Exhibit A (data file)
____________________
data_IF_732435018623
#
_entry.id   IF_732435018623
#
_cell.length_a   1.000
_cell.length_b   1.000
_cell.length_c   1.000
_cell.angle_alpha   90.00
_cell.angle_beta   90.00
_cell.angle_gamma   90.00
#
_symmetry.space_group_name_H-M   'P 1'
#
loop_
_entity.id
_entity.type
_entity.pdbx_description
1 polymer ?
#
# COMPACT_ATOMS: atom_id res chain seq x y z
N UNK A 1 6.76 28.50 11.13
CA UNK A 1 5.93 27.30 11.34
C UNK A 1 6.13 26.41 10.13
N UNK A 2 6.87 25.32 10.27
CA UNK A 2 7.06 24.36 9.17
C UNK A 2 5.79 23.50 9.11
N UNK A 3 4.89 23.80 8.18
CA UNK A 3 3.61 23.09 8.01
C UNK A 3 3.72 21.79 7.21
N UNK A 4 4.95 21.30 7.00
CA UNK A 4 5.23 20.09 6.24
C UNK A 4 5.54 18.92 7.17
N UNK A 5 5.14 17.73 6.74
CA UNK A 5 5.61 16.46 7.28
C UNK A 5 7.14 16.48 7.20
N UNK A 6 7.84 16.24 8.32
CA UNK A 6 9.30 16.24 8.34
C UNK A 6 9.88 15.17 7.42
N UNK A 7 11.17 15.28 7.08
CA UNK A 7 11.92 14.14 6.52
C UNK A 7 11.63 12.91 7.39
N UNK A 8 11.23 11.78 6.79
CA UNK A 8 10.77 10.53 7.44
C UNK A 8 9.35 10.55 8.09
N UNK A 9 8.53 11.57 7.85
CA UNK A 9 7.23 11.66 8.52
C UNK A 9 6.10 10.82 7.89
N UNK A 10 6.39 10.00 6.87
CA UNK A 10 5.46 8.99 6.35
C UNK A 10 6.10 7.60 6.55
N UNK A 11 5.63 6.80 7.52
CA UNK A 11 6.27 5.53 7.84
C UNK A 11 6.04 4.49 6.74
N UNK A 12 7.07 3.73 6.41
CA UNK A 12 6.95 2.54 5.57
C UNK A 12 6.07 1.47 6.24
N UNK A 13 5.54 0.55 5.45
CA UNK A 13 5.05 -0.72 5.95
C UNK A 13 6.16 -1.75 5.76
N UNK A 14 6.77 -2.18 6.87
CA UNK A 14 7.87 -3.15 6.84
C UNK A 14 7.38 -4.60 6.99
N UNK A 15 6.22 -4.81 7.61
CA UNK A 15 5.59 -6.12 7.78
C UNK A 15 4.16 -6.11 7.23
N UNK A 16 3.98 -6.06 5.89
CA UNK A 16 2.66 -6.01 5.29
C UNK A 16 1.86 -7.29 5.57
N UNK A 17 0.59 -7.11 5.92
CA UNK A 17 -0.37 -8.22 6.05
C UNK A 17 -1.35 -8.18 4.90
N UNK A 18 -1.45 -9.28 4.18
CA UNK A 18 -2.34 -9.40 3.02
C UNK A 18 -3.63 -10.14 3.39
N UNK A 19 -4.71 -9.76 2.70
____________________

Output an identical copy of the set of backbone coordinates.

data_IF_732435018623
#
_entry.id   IF_732435018623
#
_cell.length_a   1.000
_cell.length_b   1.000
_cell.length_c   1.000
_cell.angle_alpha   90.00
_cell.angle_beta   90.00
_cell.angle_gamma   90.00
#
_symmetry.space_group_name_H-M   'P 1'
#
loop_
_entity.id
_entity.type
_entity.pdbx_description
1 polymer ?
#
# COMPACT_ATOMS: atom_id res chain seq x y z
N UNK A 1 6.76 28.50 11.13
CA UNK A 1 5.93 27.30 11.34
C UNK A 1 6.13 26.41 10.13
N UNK A 2 6.87 25.32 10.27
CA UNK A 2 7.06 24.36 9.17
C UNK A 2 5.79 23.50 9.11
N UNK A 3 4.89 23.80 8.18
CA UNK A 3 3.61 23.09 8.01
C UNK A 3 3.72 21.79 7.21
N UNK A 4 4.95 21.30 7.00
CA UNK A 4 5.23 20.09 6.24
C UNK A 4 5.54 18.92 7.17
N UNK A 5 5.14 17.73 6.74
CA UNK A 5 5.61 16.46 7.28
C UNK A 5 7.14 16.48 7.20
N UNK A 6 7.84 16.24 8.32
CA UNK A 6 9.30 16.24 8.34
C UNK A 6 9.88 15.17 7.42
N UNK A 7 11.17 15.28 7.08
CA UNK A 7 11.92 14.14 6.52
C UNK A 7 11.63 12.91 7.39
N UNK A 8 11.23 11.78 6.79
CA UNK A 8 10.77 10.53 7.44
C UNK A 8 9.35 10.55 8.09
N UNK A 9 8.53 11.57 7.85
CA UNK A 9 7.23 11.66 8.52
C UNK A 9 6.10 10.82 7.89
N UNK A 10 6.39 10.00 6.87
CA UNK A 10 5.46 8.99 6.35
C UNK A 10 6.10 7.60 6.55
N UNK A 11 5.63 6.80 7.52
CA UNK A 11 6.27 5.53 7.84
C UNK A 11 6.04 4.49 6.74
N UNK A 12 7.07 3.73 6.41
CA UNK A 12 6.95 2.54 5.57
C UNK A 12 6.07 1.47 6.24
N UNK A 13 5.54 0.55 5.45
CA UNK A 13 5.05 -0.72 5.95
C UNK A 13 6.16 -1.75 5.76
N UNK A 14 6.77 -2.18 6.87
CA UNK A 14 7.87 -3.15 6.84
C UNK A 14 7.38 -4.60 6.99
N UNK A 15 6.22 -4.81 7.61
CA UNK A 15 5.59 -6.12 7.78
C UNK A 15 4.16 -6.11 7.23
N UNK A 16 3.98 -6.06 5.89
CA UNK A 16 2.66 -6.01 5.29
C UNK A 16 1.86 -7.29 5.57
N UNK A 17 0.59 -7.11 5.92
CA UNK A 17 -0.37 -8.22 6.05
C UNK A 17 -1.35 -8.18 4.90
N UNK A 18 -1.45 -9.28 4.18
CA UNK A 18 -2.34 -9.40 3.02
C UNK A 18 -3.63 -10.14 3.39
N UNK A 19 -4.71 -9.76 2.70